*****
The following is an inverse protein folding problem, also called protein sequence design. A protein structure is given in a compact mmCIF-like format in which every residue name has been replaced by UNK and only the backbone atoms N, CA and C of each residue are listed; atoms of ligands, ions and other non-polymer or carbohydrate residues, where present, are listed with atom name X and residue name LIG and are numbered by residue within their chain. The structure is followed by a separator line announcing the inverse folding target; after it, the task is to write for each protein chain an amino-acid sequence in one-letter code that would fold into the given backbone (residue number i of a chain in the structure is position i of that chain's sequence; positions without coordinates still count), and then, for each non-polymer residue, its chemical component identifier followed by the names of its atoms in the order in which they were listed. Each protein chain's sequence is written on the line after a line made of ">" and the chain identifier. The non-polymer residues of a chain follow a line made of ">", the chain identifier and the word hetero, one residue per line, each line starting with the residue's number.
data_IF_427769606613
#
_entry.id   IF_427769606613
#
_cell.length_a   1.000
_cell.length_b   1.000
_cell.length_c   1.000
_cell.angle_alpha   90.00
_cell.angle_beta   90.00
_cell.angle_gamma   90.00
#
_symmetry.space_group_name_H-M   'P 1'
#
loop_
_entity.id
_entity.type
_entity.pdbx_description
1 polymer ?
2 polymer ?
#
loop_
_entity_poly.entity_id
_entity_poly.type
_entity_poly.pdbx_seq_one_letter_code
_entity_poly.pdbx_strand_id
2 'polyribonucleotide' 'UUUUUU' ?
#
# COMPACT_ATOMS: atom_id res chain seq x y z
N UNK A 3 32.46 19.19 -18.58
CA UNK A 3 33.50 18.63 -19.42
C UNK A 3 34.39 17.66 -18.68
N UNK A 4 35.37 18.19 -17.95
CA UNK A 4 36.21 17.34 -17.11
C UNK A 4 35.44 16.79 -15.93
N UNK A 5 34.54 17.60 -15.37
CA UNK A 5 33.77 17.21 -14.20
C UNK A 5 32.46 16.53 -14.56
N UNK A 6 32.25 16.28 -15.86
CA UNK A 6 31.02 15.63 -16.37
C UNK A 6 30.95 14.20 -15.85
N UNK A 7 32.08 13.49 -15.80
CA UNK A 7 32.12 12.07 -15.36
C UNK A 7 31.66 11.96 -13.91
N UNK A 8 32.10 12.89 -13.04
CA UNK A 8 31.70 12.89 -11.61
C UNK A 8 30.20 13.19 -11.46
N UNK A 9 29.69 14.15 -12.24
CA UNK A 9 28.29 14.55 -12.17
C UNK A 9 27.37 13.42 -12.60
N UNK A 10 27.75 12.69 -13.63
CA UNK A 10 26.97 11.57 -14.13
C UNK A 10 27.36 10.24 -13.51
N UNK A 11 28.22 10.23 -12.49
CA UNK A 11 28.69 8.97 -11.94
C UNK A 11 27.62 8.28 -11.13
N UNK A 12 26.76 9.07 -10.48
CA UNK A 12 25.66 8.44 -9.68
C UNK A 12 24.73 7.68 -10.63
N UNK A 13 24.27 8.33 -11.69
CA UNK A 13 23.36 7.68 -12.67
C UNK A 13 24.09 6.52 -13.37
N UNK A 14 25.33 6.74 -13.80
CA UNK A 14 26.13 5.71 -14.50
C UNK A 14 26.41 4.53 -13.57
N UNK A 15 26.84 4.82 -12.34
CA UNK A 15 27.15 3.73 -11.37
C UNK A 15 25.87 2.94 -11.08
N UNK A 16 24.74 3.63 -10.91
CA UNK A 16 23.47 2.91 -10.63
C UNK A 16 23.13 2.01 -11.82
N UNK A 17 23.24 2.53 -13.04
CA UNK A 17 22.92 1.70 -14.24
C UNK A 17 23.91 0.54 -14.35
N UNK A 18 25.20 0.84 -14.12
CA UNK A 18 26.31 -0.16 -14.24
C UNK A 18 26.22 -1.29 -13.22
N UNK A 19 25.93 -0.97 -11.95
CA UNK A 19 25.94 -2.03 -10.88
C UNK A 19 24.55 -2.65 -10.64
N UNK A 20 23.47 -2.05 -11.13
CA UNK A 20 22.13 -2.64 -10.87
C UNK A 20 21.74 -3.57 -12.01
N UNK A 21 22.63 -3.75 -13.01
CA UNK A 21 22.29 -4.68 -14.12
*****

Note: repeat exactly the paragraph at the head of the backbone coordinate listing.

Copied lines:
The following is an inverse protein folding problem, also called protein sequence design. A protein structure is given in a compact mmCIF-like format in which every residue name has been replaced by UNK and only the backbone atoms N, CA and C of each residue are listed; atoms of ligands, ions and other non-polymer or carbohydrate residues, where present, are listed with atom name X and residue name LIG and are numbered by residue within their chain. The structure is followed by a separator line announcing the inverse folding target; after it, the task is to write for each protein chain an amino-acid sequence in one-letter code that would fold into the given backbone (residue number i of a chain in the structure is position i of that chain's sequence; positions without coordinates still count), and then, for each non-polymer residue, its chemical component identifier followed by the names of its atoms in the order in which they were listed. Each protein chain's sequence is written on the line after a line made of ">" and the chain identifier. The non-polymer residues of a chain follow a line made of ">", the chain identifier and the word hetero, one residue per line, each line starting with the residue's number.